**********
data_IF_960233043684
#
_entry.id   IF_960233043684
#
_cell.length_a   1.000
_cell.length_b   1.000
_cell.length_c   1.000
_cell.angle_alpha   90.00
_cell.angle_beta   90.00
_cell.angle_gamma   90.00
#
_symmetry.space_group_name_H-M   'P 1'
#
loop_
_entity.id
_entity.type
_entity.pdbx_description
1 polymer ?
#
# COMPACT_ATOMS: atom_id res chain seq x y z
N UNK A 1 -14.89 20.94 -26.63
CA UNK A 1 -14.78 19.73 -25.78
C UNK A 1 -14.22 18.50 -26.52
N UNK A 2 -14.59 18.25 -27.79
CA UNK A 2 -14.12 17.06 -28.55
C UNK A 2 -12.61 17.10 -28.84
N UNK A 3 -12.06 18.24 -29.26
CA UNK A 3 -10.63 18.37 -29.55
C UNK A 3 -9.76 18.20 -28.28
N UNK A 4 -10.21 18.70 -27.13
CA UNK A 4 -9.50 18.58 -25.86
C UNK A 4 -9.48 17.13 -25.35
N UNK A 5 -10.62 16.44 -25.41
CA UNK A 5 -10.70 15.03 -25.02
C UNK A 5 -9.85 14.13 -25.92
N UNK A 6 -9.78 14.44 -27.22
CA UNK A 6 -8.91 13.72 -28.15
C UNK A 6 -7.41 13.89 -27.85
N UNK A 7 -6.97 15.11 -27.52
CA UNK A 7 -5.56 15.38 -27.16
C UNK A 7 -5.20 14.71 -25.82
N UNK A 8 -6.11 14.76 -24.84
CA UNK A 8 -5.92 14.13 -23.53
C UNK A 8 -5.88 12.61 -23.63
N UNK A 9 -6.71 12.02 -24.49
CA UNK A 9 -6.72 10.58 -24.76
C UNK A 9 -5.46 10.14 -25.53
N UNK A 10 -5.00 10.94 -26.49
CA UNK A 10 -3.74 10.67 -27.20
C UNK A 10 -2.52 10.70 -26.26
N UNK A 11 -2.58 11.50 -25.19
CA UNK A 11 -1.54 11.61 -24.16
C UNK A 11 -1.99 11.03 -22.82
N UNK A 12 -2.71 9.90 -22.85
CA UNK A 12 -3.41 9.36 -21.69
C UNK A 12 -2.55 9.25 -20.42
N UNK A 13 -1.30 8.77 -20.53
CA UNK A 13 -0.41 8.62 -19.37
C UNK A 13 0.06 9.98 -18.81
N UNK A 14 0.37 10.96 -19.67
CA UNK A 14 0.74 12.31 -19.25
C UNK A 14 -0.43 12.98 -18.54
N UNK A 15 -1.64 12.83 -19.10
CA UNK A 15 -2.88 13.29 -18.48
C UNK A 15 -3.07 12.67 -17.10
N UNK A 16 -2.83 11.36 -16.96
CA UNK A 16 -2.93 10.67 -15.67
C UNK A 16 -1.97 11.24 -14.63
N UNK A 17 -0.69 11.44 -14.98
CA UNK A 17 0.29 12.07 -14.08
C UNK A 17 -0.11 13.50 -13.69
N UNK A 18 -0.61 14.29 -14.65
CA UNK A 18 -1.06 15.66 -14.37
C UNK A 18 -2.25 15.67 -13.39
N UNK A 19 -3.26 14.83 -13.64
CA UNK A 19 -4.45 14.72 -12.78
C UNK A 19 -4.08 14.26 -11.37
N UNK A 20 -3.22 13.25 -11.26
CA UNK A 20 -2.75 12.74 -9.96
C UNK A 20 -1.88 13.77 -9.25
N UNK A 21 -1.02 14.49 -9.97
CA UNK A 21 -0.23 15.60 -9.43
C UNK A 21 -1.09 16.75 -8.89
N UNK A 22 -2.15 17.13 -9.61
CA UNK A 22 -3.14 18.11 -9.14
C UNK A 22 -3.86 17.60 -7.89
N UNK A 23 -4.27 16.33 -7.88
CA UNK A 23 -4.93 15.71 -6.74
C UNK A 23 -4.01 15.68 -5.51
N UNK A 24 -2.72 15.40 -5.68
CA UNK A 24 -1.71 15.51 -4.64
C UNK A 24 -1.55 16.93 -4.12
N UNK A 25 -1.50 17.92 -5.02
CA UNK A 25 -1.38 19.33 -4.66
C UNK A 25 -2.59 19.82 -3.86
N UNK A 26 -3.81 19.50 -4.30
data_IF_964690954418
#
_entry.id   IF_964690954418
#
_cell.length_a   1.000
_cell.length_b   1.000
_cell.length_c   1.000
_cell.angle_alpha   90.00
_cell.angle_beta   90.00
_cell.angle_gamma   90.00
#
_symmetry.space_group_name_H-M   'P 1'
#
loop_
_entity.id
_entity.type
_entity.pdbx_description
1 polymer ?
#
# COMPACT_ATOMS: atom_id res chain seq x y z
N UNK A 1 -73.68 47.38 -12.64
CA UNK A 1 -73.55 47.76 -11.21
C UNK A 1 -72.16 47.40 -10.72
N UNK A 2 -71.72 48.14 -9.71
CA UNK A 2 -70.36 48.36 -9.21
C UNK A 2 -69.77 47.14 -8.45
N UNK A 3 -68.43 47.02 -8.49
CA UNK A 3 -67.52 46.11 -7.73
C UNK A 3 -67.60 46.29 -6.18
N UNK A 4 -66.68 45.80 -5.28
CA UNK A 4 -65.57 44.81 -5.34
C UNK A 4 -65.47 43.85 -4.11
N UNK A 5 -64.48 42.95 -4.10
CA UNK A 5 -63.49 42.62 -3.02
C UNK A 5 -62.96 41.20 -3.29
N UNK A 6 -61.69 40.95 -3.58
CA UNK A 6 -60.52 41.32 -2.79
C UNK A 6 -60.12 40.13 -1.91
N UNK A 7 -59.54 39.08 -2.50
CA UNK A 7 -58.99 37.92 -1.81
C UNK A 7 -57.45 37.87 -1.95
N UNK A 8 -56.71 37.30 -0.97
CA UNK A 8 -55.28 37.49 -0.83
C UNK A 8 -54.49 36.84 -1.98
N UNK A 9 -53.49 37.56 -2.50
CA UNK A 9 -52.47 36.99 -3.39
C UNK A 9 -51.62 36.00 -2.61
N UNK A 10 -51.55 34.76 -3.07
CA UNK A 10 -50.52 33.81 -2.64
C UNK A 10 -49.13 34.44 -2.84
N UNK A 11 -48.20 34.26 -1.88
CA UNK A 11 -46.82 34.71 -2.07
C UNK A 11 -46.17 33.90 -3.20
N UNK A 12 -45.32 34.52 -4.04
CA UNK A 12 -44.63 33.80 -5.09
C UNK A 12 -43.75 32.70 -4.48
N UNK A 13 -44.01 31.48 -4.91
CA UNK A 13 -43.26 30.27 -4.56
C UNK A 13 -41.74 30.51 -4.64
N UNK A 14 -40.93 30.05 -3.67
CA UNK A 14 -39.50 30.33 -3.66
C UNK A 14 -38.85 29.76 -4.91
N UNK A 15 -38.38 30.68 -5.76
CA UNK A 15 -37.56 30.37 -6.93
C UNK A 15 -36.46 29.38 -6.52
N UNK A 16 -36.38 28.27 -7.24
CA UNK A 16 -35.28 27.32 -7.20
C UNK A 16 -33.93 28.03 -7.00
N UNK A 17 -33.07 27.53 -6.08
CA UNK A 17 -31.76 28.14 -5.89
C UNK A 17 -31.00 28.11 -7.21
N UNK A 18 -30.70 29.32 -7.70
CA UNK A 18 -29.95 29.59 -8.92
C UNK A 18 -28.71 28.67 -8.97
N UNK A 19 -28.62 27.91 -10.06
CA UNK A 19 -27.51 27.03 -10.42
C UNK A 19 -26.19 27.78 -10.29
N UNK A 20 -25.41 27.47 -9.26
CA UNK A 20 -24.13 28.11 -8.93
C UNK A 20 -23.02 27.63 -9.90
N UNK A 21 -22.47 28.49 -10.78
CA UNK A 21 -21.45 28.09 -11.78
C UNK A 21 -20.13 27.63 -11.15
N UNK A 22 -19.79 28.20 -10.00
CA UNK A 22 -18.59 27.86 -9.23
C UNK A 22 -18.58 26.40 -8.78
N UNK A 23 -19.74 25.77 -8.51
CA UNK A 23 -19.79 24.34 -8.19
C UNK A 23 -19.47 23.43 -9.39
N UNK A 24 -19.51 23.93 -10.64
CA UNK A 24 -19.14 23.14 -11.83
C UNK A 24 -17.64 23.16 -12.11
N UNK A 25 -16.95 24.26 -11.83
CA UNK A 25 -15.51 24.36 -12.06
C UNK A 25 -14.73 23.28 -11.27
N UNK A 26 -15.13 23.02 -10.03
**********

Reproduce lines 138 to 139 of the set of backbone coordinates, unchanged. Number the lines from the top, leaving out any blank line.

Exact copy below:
N UNK A 8 -56.71 37.30 -0.97
CA UNK A 8 -55.28 37.49 -0.83